Wings of Song (?) (1 Viewer)


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I remember B. mentioning two times a story about a "guy in a liquor store" who "read something in the LA-Times" about him and therefore would greet him by saying "WINGS OF SONG!", whenever he entered that liquor-store:

1. The Hackford-documentation. There B. says something like:

"I think the gods have been kinda good to me. Kept me where I belong. Just kept me where I belong. Not too much. Just right. I can walk down the street nobody knows me. Except the guys in the liquor store, they read something in the LA Times, something came out. I go in for a beer, you know, buy some beer, this guy says: WINGS OF SONG! He knows me."

2. A story I can't remember. I've read it in german translation only and think it was called "Mensch Meier" or something, probably from "Pittsburgh Phil & Co." which would be "South of No Nord". (Maybe roni knows better? The original title?)

Anyway, that leads to two questions:

1. Which Article in the LA Times was that? Any ideas anybody?

2. And, why "Wings of Song?" Is it from a B.-poem?

Googling the term there is a 1979 science fiction novel called like that ( which can't be the source.

Then there is a collection of songs by Felix Mendelssohn-Bartholdy called "On Wings Of Song" ( which seems more likely and has its name obviously from a poem from german poet Heinrich Heine (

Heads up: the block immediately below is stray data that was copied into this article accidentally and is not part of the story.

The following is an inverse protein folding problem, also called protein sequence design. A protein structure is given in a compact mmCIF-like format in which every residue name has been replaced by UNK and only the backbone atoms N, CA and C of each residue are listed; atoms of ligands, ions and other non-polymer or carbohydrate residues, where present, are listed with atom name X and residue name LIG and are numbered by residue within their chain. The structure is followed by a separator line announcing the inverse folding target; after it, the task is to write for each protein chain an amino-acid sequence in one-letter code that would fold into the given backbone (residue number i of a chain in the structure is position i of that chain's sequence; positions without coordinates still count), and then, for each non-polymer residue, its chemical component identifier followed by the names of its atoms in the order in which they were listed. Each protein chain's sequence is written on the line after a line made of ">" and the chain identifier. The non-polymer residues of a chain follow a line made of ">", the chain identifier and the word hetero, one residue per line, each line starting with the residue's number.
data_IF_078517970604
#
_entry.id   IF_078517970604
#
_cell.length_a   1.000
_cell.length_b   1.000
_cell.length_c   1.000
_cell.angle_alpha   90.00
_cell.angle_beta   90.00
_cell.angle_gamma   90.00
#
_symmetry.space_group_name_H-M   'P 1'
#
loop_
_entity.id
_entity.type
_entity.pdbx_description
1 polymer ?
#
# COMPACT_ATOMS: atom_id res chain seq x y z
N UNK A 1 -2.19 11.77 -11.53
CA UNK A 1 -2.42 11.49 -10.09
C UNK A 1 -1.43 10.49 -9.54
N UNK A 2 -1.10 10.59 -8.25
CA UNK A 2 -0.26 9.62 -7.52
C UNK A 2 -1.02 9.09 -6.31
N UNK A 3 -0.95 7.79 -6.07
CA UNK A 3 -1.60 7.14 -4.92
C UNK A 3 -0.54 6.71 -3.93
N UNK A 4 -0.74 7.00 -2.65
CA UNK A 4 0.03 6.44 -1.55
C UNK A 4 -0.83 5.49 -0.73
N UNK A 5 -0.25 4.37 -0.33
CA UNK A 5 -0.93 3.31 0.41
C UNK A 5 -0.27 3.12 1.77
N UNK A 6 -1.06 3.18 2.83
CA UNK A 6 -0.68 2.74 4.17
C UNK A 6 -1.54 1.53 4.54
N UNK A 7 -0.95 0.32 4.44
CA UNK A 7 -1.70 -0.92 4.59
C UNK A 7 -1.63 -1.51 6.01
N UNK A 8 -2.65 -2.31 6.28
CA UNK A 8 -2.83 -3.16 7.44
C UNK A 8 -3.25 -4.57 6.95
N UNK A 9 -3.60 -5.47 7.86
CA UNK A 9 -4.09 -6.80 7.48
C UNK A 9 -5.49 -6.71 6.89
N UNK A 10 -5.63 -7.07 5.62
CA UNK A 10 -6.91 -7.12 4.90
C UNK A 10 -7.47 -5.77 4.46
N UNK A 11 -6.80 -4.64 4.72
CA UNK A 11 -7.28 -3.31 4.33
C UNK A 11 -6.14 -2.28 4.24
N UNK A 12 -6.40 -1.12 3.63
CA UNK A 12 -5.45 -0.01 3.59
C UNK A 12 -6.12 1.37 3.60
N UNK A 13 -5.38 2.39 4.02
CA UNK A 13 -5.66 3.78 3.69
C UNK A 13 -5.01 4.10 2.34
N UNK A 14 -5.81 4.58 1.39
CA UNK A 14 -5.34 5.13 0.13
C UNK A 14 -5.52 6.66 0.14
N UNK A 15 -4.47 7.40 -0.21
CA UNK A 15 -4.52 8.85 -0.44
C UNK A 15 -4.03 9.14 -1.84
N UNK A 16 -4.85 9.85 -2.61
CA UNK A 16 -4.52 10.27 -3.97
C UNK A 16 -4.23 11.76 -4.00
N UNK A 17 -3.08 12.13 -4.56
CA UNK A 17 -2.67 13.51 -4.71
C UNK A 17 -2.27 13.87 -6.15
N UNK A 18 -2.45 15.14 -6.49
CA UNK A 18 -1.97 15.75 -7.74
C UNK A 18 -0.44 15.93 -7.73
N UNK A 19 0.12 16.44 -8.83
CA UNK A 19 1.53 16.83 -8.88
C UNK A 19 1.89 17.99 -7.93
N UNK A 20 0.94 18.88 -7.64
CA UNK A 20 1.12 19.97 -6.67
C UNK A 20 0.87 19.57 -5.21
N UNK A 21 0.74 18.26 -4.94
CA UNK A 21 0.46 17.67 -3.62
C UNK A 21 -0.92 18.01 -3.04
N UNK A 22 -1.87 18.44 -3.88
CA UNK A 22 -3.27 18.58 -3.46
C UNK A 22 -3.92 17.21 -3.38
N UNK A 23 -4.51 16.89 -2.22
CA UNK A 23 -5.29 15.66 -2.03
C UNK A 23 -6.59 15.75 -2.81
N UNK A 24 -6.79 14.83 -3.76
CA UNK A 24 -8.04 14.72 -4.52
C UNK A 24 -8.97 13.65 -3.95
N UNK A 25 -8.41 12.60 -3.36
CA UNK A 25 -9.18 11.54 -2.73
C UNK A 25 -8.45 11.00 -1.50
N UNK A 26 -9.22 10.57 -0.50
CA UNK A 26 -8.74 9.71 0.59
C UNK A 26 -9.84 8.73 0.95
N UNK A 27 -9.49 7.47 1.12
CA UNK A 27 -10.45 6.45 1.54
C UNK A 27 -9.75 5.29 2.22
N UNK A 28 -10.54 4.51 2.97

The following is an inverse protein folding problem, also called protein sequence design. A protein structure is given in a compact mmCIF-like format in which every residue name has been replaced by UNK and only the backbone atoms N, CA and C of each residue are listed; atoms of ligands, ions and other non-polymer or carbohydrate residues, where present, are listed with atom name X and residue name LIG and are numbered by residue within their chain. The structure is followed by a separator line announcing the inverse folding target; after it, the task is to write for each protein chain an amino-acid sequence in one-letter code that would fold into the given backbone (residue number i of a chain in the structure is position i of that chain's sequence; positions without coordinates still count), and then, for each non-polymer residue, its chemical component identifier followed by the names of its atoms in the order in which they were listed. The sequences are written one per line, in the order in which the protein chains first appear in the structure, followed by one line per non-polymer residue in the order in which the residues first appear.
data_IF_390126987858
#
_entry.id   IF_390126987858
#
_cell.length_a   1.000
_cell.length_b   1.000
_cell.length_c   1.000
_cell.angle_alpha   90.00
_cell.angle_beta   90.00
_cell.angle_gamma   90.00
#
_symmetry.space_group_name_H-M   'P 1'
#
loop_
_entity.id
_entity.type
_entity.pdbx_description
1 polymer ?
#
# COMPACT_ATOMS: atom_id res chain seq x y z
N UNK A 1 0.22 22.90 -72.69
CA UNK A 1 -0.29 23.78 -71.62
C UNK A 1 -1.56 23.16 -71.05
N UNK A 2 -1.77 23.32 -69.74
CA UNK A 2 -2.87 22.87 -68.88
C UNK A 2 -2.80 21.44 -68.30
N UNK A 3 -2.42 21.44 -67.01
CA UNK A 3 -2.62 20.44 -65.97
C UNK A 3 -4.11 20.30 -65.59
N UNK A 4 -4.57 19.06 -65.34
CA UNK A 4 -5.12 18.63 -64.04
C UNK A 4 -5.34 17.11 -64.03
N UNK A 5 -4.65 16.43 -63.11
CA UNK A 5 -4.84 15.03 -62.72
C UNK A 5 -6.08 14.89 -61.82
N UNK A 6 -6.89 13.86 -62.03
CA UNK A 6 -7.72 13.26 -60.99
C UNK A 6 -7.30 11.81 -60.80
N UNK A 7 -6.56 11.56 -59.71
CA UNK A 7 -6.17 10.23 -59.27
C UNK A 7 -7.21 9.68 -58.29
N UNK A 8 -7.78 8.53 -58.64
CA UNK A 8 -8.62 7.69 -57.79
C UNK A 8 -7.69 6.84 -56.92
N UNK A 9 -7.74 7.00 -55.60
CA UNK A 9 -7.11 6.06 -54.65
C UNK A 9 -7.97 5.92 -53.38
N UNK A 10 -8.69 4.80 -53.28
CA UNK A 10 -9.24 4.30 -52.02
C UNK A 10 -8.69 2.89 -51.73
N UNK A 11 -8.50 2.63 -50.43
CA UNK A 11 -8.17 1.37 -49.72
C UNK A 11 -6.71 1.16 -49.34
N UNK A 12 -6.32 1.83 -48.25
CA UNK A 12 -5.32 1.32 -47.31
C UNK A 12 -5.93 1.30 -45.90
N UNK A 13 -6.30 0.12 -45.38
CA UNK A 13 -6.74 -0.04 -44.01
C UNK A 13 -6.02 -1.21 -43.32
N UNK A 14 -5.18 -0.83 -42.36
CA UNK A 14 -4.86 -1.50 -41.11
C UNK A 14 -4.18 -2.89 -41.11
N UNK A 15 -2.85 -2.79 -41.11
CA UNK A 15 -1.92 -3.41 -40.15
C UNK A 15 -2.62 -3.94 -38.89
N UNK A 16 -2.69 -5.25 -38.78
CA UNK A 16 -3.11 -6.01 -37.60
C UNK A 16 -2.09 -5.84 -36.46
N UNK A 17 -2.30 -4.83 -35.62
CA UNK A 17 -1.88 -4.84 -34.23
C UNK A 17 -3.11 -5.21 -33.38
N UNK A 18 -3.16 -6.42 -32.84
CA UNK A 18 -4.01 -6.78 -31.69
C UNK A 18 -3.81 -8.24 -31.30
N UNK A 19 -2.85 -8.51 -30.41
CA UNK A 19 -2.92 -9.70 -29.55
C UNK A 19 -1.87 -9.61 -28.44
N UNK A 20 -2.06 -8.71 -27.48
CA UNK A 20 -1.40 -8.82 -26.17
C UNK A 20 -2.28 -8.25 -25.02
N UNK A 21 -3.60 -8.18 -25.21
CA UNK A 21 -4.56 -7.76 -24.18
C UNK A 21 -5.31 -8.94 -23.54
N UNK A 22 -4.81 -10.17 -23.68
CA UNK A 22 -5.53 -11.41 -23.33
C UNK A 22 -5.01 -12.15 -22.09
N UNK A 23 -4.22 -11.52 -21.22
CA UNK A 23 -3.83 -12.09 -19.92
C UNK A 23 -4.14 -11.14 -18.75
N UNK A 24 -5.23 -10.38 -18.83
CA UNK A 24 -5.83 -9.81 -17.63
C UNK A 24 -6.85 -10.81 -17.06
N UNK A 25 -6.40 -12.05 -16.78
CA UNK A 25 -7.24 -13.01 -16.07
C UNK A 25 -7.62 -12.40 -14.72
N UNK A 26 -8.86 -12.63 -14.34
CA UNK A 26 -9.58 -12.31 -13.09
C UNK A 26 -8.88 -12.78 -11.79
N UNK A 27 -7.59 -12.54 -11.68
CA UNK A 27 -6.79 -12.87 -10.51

Does anybody know more about this?
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there's a story in Hot Water Music called "Scream When You Burn" that mentions "Wings of Song."
pg. 21. of my copy.
Well, if the liquor store guy was calling him that in 1972, 1973, when Hackford's piece was filmed, according to the Los Angeles Times archives, these are the only mentions of "Charles "Bukowski" between 1963 and 1970 (the next hit was 1973 which would have been too late):

ROBERT R KIRSCH; Los Angeles Times (1886-Current File); Apr 15, 1963; C11;
Literary magazines are having their troubles in Southern California. One in particular which is trying to stay alive is an independent avant garde publication called Coastlines, the only quarterly of its kind in...